The clinical laboratory is essential in enabling proactive, cost-effective interventions. We discussed this topic and the evolving mission of clinical laboratories with Khosrow Shotorbani, president and executive director of the Project Santa Fe Foundation, which is focused on the future of laboratory medicine while spearheading the Clinical Lab 2.0 movement.
Don’t underestimate the value of the clinical laboratory
The COVID-19 pandemic has driven positive awareness about the laboratory, helping society at-large to understand the role of diagnostics in healthcare. We have to harness this momentum to further the laboratory’s influence on care. Healthcare is at a strategic inflection point, in part due to shifts in physician employment and industry consolidation. Health systems must recognize the value of laboratory data for population health and value-based agreements. When the competencies of laboratory medicine and its organizational assets are retained, preserved and harnessed, the clinical laboratory becomes a leader in designing new care models for clinical intervention, prevention and cost avoidance. The time is now to reimagine the model for the clinical laboratory and its influence on outcomes.
The laboratory’s role in these programs is significant, as we move from sick care to well care. I believe that the laboratory is the catalyst in harnessing value that serves the objectives of population health and the management of chronic conditions. The laboratory gives us a feedback loop to say, “How did we do it? What were the results of our interventions?,” and that helps us replicate high-quality care. The laboratory can also help us see a more longitudinal view of health, helping us better predict when chronically ill patients may be transitioning to a more severe stage of illness.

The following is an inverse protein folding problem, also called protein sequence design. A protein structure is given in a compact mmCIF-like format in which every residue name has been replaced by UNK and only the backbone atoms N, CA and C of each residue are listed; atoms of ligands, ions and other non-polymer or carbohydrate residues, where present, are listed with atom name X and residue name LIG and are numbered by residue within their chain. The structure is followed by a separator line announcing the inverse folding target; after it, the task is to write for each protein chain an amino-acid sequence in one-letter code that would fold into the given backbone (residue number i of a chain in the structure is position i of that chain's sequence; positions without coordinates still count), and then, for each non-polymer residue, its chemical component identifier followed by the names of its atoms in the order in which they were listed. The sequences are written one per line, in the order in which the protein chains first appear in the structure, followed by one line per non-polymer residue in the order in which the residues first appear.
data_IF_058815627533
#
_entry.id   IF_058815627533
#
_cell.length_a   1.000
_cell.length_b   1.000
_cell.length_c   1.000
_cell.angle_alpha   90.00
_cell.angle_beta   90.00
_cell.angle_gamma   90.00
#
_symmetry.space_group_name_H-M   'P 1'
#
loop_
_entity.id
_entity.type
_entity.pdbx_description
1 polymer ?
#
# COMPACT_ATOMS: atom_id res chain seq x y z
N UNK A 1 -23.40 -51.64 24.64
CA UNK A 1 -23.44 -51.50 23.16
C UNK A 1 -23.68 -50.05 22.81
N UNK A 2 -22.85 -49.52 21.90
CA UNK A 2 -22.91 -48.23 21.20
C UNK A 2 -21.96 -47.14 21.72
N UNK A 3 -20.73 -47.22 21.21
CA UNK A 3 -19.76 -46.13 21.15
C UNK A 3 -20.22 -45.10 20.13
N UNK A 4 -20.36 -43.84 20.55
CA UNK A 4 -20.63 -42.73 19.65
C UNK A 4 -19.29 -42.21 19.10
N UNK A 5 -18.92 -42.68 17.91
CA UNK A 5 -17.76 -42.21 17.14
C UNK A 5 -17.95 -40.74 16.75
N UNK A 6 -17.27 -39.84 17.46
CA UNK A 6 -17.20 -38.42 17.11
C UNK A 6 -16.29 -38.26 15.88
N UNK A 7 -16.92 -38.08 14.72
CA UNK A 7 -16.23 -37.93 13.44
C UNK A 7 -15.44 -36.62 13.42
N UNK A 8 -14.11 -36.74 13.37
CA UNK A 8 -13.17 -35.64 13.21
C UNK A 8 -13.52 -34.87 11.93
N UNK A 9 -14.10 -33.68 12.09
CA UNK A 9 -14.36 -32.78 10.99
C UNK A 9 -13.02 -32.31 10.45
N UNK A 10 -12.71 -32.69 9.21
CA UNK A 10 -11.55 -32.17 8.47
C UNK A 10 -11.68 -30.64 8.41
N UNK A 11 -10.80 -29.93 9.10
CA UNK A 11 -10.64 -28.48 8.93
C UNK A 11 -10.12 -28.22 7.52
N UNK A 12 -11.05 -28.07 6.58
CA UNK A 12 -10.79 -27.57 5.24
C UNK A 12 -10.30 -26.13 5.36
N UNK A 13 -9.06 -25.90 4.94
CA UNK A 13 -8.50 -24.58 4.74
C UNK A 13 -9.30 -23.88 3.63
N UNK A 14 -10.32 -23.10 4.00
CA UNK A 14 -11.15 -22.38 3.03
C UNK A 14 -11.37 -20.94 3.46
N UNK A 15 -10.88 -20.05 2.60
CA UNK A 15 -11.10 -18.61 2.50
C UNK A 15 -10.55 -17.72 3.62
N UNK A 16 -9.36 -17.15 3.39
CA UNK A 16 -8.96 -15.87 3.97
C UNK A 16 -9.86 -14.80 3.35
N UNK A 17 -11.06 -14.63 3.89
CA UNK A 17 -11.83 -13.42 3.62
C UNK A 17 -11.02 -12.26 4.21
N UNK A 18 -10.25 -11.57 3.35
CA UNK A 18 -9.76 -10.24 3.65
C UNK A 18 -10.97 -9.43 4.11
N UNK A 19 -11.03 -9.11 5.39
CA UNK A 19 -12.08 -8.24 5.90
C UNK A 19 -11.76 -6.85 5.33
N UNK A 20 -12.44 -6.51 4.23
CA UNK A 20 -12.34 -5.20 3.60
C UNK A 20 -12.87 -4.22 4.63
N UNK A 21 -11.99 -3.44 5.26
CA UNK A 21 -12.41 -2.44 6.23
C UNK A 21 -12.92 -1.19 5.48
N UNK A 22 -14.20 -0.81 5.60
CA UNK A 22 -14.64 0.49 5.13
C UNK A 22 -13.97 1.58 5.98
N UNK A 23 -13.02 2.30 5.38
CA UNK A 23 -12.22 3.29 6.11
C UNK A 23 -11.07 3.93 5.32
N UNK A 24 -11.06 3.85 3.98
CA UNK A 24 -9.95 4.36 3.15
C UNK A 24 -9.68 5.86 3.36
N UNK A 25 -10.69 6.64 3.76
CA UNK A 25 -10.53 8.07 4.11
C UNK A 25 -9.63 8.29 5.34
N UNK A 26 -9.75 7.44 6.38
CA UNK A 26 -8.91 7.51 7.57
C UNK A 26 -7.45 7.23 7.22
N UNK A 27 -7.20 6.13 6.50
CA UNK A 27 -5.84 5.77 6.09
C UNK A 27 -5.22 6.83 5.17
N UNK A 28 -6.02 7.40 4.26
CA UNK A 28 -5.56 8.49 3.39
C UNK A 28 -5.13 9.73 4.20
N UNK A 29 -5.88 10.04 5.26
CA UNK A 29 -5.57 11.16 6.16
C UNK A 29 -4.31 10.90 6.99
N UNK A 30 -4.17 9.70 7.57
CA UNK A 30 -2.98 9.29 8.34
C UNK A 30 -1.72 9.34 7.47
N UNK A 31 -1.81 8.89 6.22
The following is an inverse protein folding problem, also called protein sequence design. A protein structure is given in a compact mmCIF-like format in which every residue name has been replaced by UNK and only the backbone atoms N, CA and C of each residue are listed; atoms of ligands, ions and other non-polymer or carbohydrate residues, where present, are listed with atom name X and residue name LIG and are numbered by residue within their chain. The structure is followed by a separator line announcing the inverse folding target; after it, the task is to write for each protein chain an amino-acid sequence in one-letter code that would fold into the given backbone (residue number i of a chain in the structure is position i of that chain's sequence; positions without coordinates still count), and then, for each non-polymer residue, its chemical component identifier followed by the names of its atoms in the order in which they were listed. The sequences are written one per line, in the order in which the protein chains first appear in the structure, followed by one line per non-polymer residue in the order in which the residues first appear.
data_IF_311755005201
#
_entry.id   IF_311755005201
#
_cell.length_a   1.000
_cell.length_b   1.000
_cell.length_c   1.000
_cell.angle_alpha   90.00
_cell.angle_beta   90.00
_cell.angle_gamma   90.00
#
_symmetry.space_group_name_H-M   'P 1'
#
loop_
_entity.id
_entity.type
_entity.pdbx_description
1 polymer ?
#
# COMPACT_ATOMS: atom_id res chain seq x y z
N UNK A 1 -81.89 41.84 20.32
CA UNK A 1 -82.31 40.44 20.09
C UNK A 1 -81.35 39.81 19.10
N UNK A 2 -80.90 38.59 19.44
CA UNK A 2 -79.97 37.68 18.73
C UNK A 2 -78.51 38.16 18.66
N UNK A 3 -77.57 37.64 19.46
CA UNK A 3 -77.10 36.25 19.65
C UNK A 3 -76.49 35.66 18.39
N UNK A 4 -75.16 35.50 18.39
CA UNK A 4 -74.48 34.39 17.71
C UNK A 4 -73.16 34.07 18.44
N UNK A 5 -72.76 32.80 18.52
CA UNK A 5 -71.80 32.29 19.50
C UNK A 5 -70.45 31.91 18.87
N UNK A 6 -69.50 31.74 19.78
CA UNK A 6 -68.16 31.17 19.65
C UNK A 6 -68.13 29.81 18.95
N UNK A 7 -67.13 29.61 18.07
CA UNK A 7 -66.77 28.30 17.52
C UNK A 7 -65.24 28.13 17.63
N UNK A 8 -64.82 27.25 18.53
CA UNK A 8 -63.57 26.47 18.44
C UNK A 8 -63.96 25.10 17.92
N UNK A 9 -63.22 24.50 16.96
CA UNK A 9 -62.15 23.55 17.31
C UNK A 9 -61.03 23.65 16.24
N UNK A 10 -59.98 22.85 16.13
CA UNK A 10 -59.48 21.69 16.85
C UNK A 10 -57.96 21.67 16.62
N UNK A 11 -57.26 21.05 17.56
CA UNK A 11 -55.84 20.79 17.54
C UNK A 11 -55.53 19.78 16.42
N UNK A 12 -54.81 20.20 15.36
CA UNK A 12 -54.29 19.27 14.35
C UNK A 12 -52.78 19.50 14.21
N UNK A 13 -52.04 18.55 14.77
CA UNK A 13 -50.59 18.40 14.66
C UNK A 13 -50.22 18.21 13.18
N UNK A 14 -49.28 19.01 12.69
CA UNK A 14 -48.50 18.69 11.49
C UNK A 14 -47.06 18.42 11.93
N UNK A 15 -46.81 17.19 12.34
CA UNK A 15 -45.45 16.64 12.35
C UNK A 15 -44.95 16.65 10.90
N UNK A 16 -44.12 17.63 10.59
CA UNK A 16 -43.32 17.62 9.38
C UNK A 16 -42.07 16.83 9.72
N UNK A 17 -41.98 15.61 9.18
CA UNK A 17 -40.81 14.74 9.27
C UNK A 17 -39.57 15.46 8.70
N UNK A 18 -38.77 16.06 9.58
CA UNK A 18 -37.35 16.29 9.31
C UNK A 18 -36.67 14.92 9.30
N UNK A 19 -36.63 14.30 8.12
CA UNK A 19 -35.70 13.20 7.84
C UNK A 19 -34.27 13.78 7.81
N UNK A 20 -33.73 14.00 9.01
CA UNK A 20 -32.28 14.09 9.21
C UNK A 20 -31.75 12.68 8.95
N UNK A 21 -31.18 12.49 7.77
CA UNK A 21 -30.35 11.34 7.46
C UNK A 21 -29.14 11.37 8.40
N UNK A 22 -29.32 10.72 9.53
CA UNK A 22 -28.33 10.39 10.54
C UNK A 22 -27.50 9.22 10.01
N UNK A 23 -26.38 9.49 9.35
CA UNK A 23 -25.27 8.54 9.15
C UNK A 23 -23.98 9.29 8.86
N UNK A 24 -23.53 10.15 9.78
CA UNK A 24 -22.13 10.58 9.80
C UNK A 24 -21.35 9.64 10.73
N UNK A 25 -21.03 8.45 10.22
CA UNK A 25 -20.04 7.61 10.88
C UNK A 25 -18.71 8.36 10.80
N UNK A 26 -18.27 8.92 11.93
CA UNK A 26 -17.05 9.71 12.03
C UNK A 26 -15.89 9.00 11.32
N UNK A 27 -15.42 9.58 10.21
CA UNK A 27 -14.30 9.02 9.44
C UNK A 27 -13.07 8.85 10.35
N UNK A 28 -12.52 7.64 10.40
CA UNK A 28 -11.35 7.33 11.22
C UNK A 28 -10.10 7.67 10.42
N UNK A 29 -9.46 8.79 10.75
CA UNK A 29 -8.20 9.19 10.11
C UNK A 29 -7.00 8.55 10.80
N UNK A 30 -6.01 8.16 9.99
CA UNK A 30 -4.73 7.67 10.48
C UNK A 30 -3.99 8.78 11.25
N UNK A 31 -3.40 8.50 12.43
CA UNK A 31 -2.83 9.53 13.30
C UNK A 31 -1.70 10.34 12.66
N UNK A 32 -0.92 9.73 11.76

If we cannot impact patient behavior, we will not be able to solve healthcare’s biggest issues. We need to improve how patients receive diagnostic information, because people take actions when they’re informed. If we can apply artificial intelligence and machine learning to laboratory results and translate them into much simpler terms that patients can understand, we may be able to better drive preventive behaviors. The power of the clinical laboratory does not end when we release a result—rather, that’s where it begins. We should be creating processes based on the behavior of patients that automatically sets interventions in motion.
Telemedicine is a steppingstone to healthcare consumerism because it meets the consumer where they are, but it’s not necessarily an improvement upon in-person care. It’s still quite reactionary: the patient is still accessing care based on symptoms and the provider is responding with interventions. We’re still running laboratory tests after a patient says they’re sick. In the next chapter for laboratory medicine, we’ll change that dynamic, shifting the laboratory from a reactive service to one that triggers care. It’s our vision to collect and analyze longitudinal data, and develop processes around health maintenance, so that we can use technology to identify high-risk patients early and prompt caregivers to reach out to them and act proactively, before they get sick. That approach would be “Clinical Lab 2.0.”
The program calls for healthcare teams to “Unify for something greater.” This underscores the importance of partnership. Thus, UNIVANTS encourages laboratory leaders to lock arms with clinical colleagues who are focused on a common vision and common challenges. I also greatly appreciate the program’s focus on measurably better outcomes, as it highlights the predictive properties of the laboratory that make this possible. UNIVANTS has elevated the role of the clinical lab in improving outcomes, reducing clinical risk and ultimately reducing the total cost of delivery.
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